G.R. No. 85985 August 13, 1993


In 1985, PAL completely revised its 1966 Code of Discipline. The Code was circulated among the employees and was immediately implemented, and some employees were forthwith subjected to the disciplinary measures embodied therein.

PALEA filed a complaint before the NLRC for unfair labor practice due to arbitrary implementation of PAL’s Code of Discipline without notice and prior discussion with Union by Management under Article 249 and Article 253 of the Labor Code.  The Union also alleged that the copies of the Code did not conform with the requirements of sufficient publication and was circulated in limited numbers. It argues that PAL should discuss the substance of the Code with PALEA and that employees dismissed under the Code be reinstated and their cases subjected to further hearing.

PAL filed a motion to dismiss the complaint and asserts that it has a (a) management prerogative to prescribe rules and regulations regarding employees’ conduct in carrying out their duties and functions as negotiated in the CBA and (b) there was no law which mandated the sharing of responsibility therefor between employer and employee.

The LA found the issuance of rules and regulations governing the conduct of employees is a “legitimate management prerogative” such rules and regulations must meet the test of “reasonableness, propriety and fairness. It “failed to prove that the new Code was amply circulated.”

NLRC (appealed by PAL): AFFIRMED (no unfair labor practice: Management prerogative) HOWEVER: the New Code of Discipline should be reviewed and discussed with complainant union, particularly the disputed provisions.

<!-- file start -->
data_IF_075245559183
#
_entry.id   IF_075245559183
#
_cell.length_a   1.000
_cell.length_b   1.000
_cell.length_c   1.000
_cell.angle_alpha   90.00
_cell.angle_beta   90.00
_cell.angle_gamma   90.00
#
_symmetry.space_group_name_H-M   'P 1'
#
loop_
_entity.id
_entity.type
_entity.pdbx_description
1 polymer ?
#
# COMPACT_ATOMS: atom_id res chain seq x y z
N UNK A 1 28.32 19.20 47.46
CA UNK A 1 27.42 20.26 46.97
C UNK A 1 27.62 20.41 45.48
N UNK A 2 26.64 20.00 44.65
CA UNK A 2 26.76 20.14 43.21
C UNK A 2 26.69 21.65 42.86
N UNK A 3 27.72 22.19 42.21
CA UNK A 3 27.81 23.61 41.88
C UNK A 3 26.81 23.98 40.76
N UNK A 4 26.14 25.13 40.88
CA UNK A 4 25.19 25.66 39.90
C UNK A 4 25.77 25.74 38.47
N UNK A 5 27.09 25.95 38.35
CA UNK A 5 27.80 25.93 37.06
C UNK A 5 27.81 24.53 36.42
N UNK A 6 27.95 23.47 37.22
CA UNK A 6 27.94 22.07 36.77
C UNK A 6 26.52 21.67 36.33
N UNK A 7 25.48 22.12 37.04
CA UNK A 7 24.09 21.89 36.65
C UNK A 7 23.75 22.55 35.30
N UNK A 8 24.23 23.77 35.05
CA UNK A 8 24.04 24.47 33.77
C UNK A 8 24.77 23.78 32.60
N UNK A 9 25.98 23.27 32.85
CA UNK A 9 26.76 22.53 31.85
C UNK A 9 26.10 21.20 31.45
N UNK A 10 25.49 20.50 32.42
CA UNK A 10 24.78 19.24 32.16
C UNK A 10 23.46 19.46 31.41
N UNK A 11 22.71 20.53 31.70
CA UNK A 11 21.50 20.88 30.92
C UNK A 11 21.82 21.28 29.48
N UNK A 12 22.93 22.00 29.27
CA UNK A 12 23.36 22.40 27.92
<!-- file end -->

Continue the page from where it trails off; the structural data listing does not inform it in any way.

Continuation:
WON  management may be compelled to share with the union or its employees its prerogative of formulating a code of discipline.


YES. Exercise of managerial prerogatives is not unlimited. It is circumscribed by limitations found in law, a collective bargaining agreement, or the general principles of fair play and justice.

Verily, a line must be drawn between management prerogatives regarding business operations per se and those which affect the rights of the employees. In treating the latter, management should see to it that its employees are at least properly informed of its decisions or modes action.

Industrial peace cannot be achieved if the employees are denied their just participation in the discussion of matters affecting their rights. Thus, even before Article 211 of the labor Code (P.D. 442) was amended by Republic Act No. 6715, it was already declared a policy of the State, “(d) To promote the enlightenment of workers concerning their rights and obligations . . . as employees.” This was, of course, amplified by Republic Act No 6715 when it decreed the “participation of workers in decision and policy making processes affecting their rights, duties and welfare.” PAL’s position that it cannot be saddled with the “obligation” of sharing management prerogatives as during the formulation of the Code, Republic Act No. 6715 had not yet been enacted (Petitioner’s Memorandum, p. 44; Rollo, p. 212), cannot thus be sustained. While such “obligation” was not yet founded in law when the Code was formulated, the attainment of a harmonious labor-management relationship and the then already existing state policy of enlightening workers concerning their rights as employees demand no less than the observance of transparency in managerial moves affecting employees’ rights.

The provision in the collective bargaining agreement may not be interpreted as cession of employees’ rights to participate in the deliberation of matters which may affect their rights and the formulation of policies relative thereto. And one such mater is the formulation of a code of discipline.

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